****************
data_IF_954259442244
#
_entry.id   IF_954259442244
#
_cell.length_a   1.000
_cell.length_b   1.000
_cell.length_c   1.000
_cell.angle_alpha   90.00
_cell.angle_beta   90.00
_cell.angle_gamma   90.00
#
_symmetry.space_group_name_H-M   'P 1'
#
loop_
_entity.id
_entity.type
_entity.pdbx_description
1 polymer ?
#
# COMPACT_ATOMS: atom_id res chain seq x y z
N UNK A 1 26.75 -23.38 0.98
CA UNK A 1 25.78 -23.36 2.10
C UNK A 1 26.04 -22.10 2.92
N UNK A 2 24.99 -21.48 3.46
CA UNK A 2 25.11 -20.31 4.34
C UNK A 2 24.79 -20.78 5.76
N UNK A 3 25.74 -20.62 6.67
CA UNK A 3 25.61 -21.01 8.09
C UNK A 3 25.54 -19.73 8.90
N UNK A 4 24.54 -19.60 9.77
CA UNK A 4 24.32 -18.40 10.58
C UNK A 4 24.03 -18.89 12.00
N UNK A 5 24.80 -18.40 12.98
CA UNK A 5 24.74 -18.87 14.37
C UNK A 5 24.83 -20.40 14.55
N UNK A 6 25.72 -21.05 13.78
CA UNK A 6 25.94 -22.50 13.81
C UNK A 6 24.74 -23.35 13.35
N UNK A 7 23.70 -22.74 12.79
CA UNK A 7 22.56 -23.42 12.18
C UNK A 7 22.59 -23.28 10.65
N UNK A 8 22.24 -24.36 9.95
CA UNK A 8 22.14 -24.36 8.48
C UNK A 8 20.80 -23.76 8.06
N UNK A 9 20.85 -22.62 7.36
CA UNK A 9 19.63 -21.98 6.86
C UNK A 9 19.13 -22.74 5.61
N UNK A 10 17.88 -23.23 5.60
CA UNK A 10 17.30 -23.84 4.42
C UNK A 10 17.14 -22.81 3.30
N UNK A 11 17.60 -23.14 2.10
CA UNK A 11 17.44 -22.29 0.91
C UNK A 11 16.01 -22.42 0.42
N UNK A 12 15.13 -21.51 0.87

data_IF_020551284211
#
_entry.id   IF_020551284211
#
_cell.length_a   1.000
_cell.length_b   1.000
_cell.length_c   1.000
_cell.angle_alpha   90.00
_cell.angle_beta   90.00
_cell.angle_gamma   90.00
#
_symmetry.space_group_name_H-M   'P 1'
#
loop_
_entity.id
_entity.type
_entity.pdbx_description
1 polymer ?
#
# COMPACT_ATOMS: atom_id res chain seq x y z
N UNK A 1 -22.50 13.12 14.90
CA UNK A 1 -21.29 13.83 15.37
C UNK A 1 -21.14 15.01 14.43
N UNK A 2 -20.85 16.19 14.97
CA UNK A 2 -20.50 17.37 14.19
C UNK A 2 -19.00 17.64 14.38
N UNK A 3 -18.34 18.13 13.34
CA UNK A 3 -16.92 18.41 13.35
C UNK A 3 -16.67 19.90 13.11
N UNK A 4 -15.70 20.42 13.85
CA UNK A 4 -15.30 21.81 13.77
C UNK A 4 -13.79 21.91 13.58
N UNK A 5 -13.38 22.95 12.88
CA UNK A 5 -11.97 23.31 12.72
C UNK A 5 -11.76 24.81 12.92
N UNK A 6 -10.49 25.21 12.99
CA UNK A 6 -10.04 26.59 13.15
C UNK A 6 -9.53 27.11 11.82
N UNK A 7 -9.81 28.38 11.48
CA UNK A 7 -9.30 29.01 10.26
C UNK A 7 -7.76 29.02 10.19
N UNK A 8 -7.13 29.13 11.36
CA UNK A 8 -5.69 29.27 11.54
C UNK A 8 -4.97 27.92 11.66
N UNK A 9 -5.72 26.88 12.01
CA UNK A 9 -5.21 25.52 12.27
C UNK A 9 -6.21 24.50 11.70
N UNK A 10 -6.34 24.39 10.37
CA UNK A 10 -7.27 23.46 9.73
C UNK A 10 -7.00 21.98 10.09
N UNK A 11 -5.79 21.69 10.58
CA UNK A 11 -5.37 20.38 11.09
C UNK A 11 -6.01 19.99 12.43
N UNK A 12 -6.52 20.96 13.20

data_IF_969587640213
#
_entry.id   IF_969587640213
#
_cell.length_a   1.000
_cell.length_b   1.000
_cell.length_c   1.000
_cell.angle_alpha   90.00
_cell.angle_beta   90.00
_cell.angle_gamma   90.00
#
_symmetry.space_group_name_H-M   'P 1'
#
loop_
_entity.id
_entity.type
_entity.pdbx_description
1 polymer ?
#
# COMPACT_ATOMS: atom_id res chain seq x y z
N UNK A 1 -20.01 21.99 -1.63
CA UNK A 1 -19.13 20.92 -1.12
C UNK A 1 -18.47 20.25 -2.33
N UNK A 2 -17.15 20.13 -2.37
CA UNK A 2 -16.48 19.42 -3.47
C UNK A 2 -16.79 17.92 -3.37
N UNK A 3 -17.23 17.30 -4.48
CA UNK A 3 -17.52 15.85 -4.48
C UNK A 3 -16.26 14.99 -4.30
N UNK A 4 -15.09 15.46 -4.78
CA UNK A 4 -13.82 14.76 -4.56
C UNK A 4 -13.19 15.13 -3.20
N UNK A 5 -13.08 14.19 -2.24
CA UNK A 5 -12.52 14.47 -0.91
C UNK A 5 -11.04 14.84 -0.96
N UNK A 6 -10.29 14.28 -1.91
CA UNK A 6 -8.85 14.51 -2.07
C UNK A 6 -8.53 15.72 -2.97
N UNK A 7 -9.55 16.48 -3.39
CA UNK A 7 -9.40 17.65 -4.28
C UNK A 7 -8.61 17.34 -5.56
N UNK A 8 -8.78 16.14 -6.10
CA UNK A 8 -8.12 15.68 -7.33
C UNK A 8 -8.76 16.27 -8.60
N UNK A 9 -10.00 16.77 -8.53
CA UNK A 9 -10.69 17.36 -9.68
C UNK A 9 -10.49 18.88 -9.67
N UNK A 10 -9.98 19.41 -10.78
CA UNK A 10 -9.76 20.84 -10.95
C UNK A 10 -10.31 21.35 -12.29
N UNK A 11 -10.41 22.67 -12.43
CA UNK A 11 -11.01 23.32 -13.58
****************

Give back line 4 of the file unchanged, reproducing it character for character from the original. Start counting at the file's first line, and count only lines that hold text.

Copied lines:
#